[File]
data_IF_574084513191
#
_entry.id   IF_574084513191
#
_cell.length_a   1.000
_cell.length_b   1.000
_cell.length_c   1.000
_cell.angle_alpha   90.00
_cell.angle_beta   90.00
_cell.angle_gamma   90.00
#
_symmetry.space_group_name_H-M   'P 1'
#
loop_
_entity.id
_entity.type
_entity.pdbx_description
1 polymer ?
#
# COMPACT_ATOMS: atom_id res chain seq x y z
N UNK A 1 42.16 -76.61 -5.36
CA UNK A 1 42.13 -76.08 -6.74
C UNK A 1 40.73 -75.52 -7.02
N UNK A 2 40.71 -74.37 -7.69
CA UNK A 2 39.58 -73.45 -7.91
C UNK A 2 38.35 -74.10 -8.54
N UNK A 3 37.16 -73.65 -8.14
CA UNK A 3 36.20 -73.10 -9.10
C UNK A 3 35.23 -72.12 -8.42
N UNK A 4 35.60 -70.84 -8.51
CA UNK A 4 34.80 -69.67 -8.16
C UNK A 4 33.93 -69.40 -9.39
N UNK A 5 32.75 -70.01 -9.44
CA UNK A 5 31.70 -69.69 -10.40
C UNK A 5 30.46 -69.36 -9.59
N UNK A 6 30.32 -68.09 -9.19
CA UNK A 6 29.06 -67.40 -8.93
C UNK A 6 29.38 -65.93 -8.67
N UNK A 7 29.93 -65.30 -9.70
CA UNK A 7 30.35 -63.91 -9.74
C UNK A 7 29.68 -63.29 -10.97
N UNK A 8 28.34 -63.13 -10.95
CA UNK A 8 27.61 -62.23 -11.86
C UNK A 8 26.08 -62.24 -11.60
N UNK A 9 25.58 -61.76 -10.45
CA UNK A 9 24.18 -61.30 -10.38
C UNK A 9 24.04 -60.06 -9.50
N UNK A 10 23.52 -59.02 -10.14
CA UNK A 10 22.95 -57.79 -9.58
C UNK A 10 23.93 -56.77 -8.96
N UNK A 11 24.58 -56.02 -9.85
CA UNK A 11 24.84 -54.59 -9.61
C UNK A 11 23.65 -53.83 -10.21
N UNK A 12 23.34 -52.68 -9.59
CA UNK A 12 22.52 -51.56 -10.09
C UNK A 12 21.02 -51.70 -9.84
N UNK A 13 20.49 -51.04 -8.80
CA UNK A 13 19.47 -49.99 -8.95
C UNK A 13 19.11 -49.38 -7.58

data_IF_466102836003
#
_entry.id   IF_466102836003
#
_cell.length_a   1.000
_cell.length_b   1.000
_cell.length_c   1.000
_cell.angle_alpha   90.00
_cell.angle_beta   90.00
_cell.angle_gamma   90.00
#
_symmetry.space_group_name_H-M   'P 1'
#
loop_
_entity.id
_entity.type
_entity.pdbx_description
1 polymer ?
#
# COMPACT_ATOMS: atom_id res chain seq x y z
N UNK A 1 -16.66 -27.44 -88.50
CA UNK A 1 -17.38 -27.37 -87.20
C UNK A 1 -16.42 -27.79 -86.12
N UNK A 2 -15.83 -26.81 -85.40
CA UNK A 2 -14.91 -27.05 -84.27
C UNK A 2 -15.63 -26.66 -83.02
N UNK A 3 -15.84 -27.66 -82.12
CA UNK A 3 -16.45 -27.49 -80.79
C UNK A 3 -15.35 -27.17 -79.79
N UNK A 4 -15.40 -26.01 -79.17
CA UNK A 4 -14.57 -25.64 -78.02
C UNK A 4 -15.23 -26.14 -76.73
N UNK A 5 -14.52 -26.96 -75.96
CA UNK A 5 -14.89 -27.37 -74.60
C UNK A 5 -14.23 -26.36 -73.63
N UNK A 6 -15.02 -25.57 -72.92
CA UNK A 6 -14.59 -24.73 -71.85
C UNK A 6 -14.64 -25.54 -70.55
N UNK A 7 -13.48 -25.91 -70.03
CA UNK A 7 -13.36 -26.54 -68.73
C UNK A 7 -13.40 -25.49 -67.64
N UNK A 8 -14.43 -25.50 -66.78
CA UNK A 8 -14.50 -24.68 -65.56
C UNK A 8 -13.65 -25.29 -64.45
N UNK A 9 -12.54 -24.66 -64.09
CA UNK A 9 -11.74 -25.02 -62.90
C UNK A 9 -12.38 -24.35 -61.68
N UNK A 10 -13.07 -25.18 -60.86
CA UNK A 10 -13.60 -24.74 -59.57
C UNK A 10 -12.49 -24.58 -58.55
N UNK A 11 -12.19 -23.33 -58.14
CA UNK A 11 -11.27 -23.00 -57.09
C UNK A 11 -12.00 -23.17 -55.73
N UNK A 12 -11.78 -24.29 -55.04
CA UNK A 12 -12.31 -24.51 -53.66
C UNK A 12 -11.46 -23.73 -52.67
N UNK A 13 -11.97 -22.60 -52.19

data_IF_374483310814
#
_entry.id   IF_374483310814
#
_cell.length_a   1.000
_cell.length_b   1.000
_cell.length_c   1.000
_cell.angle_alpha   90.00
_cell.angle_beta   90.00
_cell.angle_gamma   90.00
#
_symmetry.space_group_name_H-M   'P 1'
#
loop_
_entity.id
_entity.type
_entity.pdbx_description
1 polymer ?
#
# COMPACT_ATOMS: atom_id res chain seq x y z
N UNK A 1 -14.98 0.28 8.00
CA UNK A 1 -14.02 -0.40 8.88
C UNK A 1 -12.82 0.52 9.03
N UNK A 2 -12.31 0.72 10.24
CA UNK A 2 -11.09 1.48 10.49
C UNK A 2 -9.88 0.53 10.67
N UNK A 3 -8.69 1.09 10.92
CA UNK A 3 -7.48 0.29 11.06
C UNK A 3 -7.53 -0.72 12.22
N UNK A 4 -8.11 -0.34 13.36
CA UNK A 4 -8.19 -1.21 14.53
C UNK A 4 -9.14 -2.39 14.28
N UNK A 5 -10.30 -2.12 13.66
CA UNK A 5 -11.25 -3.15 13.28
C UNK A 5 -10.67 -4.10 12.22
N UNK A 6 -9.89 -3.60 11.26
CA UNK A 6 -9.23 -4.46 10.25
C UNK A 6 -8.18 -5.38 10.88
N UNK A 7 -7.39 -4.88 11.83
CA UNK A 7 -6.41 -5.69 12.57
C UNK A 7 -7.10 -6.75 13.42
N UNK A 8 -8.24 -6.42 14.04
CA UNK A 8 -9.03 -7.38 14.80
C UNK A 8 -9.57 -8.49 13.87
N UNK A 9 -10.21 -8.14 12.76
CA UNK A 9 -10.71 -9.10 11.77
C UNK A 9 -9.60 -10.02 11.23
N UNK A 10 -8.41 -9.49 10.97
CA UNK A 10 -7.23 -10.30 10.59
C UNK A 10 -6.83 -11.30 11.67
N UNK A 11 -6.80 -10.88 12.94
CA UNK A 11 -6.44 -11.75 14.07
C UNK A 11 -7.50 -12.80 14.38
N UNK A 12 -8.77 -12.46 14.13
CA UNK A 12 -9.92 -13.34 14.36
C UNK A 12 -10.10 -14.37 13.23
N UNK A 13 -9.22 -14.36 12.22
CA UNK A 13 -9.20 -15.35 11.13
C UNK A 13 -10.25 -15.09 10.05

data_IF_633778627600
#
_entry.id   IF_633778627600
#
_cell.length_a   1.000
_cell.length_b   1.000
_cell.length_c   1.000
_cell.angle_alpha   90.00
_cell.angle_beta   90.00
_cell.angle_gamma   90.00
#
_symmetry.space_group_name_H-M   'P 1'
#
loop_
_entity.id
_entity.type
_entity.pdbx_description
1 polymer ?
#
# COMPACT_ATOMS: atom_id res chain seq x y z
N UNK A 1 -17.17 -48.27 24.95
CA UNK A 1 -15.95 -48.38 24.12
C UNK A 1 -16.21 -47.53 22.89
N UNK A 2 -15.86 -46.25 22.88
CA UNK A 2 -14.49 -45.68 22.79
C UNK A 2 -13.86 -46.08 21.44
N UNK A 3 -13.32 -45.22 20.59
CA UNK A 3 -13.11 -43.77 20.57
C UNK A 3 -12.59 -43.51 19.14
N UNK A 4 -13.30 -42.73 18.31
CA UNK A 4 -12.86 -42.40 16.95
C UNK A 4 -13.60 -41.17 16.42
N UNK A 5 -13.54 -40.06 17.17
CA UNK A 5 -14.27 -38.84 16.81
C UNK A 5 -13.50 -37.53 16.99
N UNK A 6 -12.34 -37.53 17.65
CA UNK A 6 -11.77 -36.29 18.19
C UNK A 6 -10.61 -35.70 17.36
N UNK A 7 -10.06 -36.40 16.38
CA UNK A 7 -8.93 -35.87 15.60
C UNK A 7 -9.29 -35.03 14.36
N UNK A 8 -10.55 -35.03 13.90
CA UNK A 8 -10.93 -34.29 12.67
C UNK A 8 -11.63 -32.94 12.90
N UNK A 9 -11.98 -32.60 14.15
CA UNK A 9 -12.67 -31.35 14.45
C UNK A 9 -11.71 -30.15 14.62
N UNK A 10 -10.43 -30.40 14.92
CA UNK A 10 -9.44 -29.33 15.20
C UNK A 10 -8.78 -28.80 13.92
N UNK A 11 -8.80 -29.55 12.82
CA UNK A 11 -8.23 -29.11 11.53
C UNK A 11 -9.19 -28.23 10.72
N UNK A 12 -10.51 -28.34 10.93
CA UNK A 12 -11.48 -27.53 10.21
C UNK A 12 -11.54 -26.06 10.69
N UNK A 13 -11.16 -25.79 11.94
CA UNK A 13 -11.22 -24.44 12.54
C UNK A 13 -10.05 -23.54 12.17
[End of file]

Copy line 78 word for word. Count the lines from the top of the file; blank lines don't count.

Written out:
#